1. A resilient support for a seat in a vehicle, comprising a lower part secured to the body of the vehicle and a substantially vertically movable upper part, serving as the bottom of the seat, a rod system consisting of two rods disposed one on either side of the bottom of the seat, an upper pivot of said rod system being revolvably mounted at near the front end of said upper part, a lower pivot of said rod system being located adjacent the plane of said lower part, the rear end of said bottom being movable along guides extending upwardly from the lower part, the lower pivot of the rod system being removably mounted in the lower ends of the guides at the intersection of the plane of the lower part with the plane of the guides, a main spring device positioned approximately midway between the center and the front end of the bottom of the seat whereby to cause as low stresses as possible on the various bearing means of the seat; a rubber buflfer disposed between the lower portions of the rods and said lower part of the support, which bufier upon actuation by the rods results in a progressive spring action in combination with the main spring device; and spring devices provided on at least one of the upper and lower pivots and adapted to counteract revolution of the pivots during spring deflection.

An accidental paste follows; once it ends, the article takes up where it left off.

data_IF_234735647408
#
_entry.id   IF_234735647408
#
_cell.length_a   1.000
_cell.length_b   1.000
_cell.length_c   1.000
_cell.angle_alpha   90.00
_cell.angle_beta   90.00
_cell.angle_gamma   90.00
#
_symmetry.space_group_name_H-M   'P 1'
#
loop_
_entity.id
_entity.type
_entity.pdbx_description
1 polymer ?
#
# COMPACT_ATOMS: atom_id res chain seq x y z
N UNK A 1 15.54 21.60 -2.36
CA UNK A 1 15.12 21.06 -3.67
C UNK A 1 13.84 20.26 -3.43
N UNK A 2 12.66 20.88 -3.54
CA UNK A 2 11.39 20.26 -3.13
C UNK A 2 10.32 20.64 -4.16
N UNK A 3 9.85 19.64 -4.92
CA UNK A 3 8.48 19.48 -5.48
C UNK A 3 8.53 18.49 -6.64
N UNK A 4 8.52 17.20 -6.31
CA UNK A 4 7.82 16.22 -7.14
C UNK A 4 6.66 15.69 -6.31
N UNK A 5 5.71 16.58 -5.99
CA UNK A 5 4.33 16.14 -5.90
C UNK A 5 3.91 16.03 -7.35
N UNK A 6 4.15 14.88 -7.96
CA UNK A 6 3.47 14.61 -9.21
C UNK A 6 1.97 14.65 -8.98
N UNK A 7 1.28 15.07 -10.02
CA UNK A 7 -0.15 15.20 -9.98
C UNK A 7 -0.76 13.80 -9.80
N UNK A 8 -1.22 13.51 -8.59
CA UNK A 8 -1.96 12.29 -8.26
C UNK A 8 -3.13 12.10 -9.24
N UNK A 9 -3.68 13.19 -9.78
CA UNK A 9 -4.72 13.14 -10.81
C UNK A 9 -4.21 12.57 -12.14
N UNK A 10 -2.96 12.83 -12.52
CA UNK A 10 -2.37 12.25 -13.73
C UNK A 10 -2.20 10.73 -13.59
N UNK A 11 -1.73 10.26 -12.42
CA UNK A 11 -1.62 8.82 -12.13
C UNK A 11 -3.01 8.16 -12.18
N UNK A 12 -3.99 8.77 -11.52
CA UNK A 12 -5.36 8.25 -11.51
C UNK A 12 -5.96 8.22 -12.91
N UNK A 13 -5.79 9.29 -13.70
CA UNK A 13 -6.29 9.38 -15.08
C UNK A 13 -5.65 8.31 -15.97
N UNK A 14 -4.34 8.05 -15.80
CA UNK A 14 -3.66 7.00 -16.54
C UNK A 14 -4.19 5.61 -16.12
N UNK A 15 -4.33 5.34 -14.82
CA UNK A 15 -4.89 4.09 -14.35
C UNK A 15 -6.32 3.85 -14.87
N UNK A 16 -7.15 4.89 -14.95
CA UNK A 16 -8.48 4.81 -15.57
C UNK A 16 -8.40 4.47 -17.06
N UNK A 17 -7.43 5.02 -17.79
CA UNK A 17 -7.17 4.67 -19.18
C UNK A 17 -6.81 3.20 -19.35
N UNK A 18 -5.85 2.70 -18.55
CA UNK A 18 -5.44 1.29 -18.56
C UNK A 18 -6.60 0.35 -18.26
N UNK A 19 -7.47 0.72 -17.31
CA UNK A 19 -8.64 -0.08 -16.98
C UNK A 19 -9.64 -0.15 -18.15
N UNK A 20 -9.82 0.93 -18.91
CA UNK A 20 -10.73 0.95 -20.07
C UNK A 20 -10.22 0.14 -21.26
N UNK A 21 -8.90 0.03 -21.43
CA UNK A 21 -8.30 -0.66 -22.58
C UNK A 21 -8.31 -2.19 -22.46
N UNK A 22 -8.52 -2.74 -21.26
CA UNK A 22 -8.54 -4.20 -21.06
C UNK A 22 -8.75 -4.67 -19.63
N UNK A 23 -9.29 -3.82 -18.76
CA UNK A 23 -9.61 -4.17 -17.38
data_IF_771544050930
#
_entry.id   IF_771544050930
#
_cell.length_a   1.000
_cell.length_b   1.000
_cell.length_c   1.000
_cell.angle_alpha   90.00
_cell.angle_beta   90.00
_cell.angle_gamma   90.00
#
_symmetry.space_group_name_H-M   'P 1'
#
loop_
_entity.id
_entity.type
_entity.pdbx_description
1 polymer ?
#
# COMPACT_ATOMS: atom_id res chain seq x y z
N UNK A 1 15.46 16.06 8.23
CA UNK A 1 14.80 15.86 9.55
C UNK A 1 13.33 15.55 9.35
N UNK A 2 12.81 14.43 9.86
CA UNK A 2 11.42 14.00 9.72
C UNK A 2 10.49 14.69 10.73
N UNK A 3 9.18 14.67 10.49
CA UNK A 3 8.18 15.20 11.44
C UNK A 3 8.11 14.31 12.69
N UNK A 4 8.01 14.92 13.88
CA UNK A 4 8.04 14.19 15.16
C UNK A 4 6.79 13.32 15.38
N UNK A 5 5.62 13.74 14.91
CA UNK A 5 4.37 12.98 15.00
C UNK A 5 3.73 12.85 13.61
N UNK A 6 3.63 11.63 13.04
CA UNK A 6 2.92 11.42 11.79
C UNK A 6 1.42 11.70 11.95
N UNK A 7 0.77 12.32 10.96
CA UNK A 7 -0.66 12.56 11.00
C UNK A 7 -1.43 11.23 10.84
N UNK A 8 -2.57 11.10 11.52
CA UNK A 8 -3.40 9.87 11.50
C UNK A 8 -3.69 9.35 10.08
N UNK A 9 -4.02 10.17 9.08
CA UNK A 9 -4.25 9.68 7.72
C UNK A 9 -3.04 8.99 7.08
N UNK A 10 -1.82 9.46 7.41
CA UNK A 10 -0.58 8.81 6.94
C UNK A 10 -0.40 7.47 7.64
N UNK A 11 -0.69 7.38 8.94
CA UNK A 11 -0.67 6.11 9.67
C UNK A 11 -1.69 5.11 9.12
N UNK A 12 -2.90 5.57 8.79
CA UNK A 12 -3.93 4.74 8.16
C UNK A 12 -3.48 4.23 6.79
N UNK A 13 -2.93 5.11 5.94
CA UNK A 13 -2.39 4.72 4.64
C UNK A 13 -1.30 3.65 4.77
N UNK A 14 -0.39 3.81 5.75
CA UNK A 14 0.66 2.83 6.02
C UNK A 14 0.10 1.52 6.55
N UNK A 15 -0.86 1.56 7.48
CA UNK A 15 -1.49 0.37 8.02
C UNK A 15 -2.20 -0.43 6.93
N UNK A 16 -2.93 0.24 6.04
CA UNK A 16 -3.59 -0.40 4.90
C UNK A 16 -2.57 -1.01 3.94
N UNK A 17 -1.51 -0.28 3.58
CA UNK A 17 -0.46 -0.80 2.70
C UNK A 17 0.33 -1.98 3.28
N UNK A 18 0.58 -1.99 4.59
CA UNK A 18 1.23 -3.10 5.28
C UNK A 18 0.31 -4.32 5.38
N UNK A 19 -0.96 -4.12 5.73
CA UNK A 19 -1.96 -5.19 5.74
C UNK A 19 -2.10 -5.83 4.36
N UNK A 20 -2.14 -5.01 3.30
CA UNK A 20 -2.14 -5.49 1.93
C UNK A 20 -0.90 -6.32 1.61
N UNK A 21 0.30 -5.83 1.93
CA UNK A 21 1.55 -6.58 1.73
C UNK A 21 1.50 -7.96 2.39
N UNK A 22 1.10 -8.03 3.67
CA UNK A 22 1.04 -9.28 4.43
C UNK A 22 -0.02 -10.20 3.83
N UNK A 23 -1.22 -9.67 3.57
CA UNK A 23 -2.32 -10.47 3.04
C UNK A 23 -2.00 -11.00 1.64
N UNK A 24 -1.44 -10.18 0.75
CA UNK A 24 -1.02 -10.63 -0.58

2. A support as defined in claim 1, which further includes means rendering the tension of said spring device adjustable.

3. A support as claimed in claim 1, characterized in that the rear end of the back of the seat lies at a higher level than the front ends of the seat bottom.

4. A support as claimed in claim 3, characterized in that the bottom of the seat extends substantially horizontally from its front end to a place in the proximity of the upwardly directed guides and is bent upwardly from said place toward the guides.